The chap has no clue about basic accounting and central bank operations and chooses instead to engage in conspiracy theories. Unfortunately, a lot of people follow the same easy conspirological path in explaining the Fed actions even though the latter’s raisons d’etre and means to achieve them are described in excruciating details on the Fed websites. I’d humbly propose that on encountering the words “printing money”, a Pavlovian reflex should kick in, and any book with such words should fly to a dustbin as a result.

      That is not to say that the Feds are blameless or do not make mistakes. E.g. 2008 bank bailout, the SVB bailout, QE itself, etc. Hose cases are distinguishable, though, from the sinister and incorrect description of routine Fed operations.

    • Ivan’s example on QE was exactly the one that jumped out at me.

      The correct description of QE is that they’re buying bonds in order to lower long-term rates.

      This bit seems largely non-sensical:

      “The basic mechanics and goals of quantitative easing are actually pretty simple. It was a plan to inject trillions of newly created dollars into the banking system, at a moment when the banks had almost no incentive to save the money.”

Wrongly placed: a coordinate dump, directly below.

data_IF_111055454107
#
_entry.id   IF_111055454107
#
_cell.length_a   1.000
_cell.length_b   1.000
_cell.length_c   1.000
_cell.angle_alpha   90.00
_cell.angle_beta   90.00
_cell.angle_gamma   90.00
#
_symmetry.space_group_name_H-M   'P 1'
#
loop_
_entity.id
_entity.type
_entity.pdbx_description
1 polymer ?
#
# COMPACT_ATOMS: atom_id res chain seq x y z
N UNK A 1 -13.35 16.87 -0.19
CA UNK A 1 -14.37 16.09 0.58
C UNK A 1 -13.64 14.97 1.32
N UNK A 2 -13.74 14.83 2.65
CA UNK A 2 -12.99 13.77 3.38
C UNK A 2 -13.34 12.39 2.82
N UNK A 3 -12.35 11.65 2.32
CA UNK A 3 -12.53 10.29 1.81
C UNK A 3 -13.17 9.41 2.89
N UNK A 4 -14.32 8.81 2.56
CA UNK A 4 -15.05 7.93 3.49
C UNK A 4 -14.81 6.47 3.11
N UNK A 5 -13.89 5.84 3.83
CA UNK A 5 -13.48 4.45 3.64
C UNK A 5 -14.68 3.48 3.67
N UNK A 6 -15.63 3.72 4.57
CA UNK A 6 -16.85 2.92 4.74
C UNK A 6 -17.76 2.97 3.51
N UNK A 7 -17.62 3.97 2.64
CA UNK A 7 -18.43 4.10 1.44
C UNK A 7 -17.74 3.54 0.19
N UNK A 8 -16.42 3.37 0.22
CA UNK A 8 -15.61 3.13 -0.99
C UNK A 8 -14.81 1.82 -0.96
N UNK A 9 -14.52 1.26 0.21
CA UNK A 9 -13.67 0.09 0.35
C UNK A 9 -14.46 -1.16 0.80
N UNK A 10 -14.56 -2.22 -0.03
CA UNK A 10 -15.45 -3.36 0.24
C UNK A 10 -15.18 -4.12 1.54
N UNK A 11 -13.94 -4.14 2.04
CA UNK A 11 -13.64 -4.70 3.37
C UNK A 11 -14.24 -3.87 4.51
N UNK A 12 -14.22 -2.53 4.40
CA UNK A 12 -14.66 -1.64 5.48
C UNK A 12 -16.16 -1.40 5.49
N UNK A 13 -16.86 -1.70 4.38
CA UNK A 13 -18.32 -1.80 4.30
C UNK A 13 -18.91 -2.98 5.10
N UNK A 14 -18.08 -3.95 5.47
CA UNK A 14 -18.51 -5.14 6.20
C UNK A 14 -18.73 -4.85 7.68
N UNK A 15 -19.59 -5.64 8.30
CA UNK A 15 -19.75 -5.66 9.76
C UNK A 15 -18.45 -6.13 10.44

I think the problem is that he’s confusing a few separate things

      – QE, which is bond-buying in order to move the long-term yield curve
      – The Fed letting the banks post bonds to the Fed and get cash in return
      – Congress putting cash into banks to improve their balance sheets.

      But I have no idea where the “no incentive to save the money” part comes from.

      It would be understandable for a common person to not know the difference, but if you’re going to write a book on a topic, gotta learn these basics.

    • @Ivan,

      > Whether subsequent bond seller behavior will be inflationary depends on his life goals: plumber Joe may decide to expend his business and swap cash for tools and supplies or go on a cruise.

      Go on a cruise is what 80% of the easy-money recipient do. Why? It’s human nature, 20% do the work of 80%. This is why the government cannot just “print money” as a way out of crises, any kind of crisis.